- You will need to use two pieces for the center piece because it is wider than most available interfacing, just butt the ends of the interfacing against each other and press as usual.
Before you begin to sew the side pieces to the center pieces, you need to think about how you plan to finish your seams.
We used a 4-thread standard overlock stitch on a serger to finish our seams.
You could use a zig zag stitch along the raw edges.
Or, you could use an overcast stitch.
- Finish your seam allowance raw edges using one of the methods above.
NOTE FOR SERGING: If you're using a serger, the 4-thread overlock will be your seam finish and sewn seam all-in-one. And, to avoid using pins near the blade of the serger, use a long basting stitch on your sewing machine to hold the seams together instead.
- Pin the right top fabric side piece to the center top fabric piece, right sides together.
- Using a ½" seam allowance, sew the right side seam. Press seam toward the side (We will be nesting our top and bottom seams later, so keep track of which way you're pressing.)
- Repeat steps 1 and 2 for left top side piece.
- Sew bottom three sections together, following the same steps as the top sections, but press the seams toward the center .
- Finish the bottom raw edge of the three-piece top section and the top raw edge of the three-piece bottom section using one of the methods described above. (If you got lost in all those tops and bottoms, just remember your next step is sewing the top piece to the bottom piece; those two raw edges should be finished.) Be sure to keep your pressed seam allowances going in their appropriate directions.
- Pin the top section to the bottom section, right sides together. Be sure to ‘nest' your seams so they will be lined up from the right side. This means the seam allowances of the two pieces are going in opposite directions, allowing the seam lines to match up perfectly.
- Using a ½" seam allowance, sew the top to bottom.
Before you hem the sides, the top and the bottom, you need to decide how you will finish your hems.
Again, we used a 4-thread overlock stitch to finish the raw edge. Then, we sewed the hem in place with a standard straight stitch on our sewing machine. We sewed right down the middle of the serged edge to maintain an even hem.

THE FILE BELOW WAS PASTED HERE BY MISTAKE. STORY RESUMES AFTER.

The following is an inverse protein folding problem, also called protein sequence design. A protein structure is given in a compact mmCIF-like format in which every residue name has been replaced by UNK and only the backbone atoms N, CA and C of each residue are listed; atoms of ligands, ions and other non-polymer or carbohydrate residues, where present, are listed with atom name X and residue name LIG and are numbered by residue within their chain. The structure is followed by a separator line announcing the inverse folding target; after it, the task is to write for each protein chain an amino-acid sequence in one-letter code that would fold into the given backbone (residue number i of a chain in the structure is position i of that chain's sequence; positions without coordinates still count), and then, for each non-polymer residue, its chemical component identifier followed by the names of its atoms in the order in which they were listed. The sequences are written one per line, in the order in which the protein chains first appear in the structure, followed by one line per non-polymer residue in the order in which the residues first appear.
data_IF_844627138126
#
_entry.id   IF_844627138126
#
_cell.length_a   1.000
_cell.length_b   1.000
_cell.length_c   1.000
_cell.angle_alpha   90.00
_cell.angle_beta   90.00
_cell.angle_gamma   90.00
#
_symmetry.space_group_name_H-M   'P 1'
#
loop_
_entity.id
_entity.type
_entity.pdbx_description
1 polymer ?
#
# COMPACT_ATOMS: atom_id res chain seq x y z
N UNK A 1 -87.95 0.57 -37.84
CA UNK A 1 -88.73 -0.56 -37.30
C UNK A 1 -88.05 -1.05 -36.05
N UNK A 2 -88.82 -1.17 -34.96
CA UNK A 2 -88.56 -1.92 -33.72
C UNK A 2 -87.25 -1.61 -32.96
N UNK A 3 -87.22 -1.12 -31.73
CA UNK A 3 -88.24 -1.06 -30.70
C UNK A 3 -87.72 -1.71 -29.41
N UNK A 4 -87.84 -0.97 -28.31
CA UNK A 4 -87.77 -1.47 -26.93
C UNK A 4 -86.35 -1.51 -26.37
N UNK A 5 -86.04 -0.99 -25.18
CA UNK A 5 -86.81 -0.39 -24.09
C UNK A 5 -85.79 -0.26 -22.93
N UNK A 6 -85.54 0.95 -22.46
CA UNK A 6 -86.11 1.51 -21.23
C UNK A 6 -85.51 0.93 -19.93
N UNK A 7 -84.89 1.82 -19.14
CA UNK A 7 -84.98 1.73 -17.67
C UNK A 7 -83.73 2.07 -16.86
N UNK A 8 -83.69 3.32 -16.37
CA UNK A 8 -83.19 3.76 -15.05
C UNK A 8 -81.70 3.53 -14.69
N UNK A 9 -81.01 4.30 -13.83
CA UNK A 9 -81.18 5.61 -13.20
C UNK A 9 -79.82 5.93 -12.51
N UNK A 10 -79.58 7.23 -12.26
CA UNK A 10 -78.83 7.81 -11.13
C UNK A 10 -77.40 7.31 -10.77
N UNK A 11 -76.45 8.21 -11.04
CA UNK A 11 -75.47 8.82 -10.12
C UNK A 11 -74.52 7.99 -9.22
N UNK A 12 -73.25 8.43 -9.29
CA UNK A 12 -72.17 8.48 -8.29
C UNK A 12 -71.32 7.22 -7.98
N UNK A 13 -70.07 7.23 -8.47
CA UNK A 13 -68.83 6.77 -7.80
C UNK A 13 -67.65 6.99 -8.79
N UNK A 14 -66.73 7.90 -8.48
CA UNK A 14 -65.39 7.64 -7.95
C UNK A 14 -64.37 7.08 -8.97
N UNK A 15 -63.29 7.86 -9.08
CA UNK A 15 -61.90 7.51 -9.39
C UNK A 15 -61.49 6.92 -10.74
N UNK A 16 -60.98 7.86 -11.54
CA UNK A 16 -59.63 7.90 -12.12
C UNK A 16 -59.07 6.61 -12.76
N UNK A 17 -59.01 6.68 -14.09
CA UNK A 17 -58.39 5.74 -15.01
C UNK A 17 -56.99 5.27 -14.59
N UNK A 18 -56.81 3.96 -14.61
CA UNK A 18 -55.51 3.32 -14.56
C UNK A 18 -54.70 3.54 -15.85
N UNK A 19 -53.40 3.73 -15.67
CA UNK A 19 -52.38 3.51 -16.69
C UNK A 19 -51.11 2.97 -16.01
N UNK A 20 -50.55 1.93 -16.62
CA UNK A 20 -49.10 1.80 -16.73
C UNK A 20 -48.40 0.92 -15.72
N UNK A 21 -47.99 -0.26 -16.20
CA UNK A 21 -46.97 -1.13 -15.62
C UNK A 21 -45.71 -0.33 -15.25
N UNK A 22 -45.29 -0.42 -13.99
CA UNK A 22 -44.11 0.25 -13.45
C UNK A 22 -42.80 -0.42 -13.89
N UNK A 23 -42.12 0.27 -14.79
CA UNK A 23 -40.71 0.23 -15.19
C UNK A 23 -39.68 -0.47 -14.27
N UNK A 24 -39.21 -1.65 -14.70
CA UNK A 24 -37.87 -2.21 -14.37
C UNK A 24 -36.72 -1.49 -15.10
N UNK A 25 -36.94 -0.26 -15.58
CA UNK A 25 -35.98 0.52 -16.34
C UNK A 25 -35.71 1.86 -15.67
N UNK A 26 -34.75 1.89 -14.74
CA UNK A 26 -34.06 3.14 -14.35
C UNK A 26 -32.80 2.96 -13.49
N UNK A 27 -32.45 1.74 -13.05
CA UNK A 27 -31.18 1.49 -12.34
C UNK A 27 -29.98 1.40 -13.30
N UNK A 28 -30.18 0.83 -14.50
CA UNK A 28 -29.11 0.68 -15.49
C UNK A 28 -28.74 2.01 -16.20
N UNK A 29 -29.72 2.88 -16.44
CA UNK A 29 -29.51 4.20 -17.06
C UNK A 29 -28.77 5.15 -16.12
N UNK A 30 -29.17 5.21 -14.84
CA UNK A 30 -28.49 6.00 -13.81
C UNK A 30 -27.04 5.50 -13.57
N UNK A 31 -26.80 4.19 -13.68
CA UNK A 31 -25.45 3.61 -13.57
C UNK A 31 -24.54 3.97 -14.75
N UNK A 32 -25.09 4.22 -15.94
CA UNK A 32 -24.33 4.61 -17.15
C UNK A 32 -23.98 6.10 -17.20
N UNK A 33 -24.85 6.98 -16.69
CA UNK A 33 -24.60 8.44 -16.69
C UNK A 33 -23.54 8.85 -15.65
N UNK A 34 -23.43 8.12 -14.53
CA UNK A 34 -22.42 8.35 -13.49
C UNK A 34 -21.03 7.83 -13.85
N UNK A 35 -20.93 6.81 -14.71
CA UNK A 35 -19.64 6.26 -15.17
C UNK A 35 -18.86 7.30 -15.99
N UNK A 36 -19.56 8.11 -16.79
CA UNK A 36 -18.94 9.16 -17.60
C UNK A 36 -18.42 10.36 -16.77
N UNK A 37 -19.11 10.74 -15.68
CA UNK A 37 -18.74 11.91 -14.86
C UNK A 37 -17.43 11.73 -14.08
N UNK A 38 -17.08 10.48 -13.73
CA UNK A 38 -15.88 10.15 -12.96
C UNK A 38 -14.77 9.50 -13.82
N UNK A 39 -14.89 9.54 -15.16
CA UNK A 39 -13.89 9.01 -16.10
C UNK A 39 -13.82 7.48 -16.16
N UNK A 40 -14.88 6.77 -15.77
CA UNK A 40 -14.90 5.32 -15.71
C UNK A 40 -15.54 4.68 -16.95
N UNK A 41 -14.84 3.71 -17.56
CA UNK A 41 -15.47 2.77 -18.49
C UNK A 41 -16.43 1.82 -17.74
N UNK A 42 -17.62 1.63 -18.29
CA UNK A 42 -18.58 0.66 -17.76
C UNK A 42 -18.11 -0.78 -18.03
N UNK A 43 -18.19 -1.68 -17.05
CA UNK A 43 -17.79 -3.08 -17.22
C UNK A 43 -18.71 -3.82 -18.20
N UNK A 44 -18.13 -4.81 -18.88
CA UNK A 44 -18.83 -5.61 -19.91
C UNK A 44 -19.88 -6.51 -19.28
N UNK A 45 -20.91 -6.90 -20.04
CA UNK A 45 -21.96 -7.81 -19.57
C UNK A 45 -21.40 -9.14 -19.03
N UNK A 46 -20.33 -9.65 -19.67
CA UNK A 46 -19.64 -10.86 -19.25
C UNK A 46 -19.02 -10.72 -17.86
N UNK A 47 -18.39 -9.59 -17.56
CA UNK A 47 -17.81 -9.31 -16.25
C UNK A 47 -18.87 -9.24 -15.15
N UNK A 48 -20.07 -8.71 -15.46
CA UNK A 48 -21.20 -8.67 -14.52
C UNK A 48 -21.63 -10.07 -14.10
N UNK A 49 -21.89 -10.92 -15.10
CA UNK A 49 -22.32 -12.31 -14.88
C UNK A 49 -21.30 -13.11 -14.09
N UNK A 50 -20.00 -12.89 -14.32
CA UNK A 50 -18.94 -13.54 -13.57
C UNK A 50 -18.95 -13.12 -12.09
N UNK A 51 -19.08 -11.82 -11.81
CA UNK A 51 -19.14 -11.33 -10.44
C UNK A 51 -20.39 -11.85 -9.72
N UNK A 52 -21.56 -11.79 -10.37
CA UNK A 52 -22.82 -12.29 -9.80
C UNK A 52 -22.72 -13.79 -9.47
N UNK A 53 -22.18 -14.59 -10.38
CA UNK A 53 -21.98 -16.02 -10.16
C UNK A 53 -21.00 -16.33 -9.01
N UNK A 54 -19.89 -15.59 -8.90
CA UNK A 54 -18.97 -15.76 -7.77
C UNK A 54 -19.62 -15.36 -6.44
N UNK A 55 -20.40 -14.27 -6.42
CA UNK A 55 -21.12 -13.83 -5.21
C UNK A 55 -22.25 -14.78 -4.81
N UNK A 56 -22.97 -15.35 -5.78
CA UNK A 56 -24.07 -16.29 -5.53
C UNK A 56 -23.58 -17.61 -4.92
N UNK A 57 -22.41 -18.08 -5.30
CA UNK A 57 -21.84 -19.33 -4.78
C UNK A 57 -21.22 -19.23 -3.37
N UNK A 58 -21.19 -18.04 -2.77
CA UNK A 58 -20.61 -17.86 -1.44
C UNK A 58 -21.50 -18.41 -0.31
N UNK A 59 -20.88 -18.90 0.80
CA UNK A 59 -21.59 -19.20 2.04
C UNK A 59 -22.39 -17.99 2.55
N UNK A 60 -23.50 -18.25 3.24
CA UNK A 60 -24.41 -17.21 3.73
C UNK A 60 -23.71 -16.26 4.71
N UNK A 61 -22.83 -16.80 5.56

You could also use a traditional double-turn hem finish, by folding in ½", then ½" again and edgestitching along the fold.
Or, you could use a cover stitch (using a cover stitch machine or a serger with cover stitch capability).
- Select your finish of choice from above and finish the two side hems, using a 1" hem allowance. Press.
- Finish the bottom hem in the same manner as the sides. Press.
- Finish top raw edge in the same manner as you've selected above.
- Fold and press top hem edge 3".
- If you plan to use a double-fold hem finish, fold the raw edge under ¼" and then fold another 2¾".
NOTE: Sometimes, when you make a long hem, such as at the top of our shower curtain, the fabric can shift slightly and you can see the raw edge of the hem sticking out. To avoid this, fold under the corners slightly before beginning to sew.
- Lay the shower curtain on a flat surface so you can determine the position of each grommet. We spaced the first two grommets on either end 6" apart and the rest 6 ¾" apart.
- Using the template that comes with the grommets, mark the position of grommets. We positioned our grommets so there was approximately ½" above the grommet to the top fold and ½" below to our stitching line.
NOTE: It's best to mark the center of each circle first, and then trace the rest of the circle. We used an awl to poke a hole in the center of the template to make this marking easier.
- Using a zig zag stitch, sew around the marked circles.
- Cut out each grommet hole close to the zigzag stitching. Fold the sewn circle in half and make a ½" slit. Then, insert your scissors in the slit to cut around the inside of the circle.
- With the wrong side facing up, insert snap grommets. Place the ‘raised center' side of the grommet in the circle.
- Snap the ‘prong' side of the grommet on to complete.
- Feed your grommet shower curtain onto your curtain rod and take a nice, hot shower! Don't forget you'll need a shower curtain liner and rings to place in between the pleats of the shower curtain.You'll slide them on at the same time alternating the curtain and the liner: grommet, liner and ring, grommet, liner and ring, grommet... you get the picture.
Hints and Tips
Jazz up your towels
Any leftover fabric can be used to sew decorative bands on towels to coordinate with your shower curtain.
Pinning long pieces of fabric
When working with long pieces of fabric, such as with a shower curtain or any other type of drapery, it can be challenging to pin everything evenly. It helps to pin at each end and in the middle to start. Keep subdividing the distance between the pins until you have the entire length pinned in place.
If you're brand new to sewing, check out these other helpful tutorials:
- How To Use Snap-on Grommets
- Understanding Interfacings
- Checklist: Before You Cut Your Fabric
- Finishing Raw Seams: Part One - Sewing Machine Finishes
- How To Make a Simple Hem
- Introduction to Sergers
Project Design and Instructional Outline: Jodi Kelly
Other machines suitable for this project include the Brother NX-450 and the Baby Lock Decorator's Choice. Other sergers suitable for this project include the Baby Lock Imagine and the Brother 3034D. Other cover stitch machines include the Brother 2340CV and Pfaff Coverlock 4852.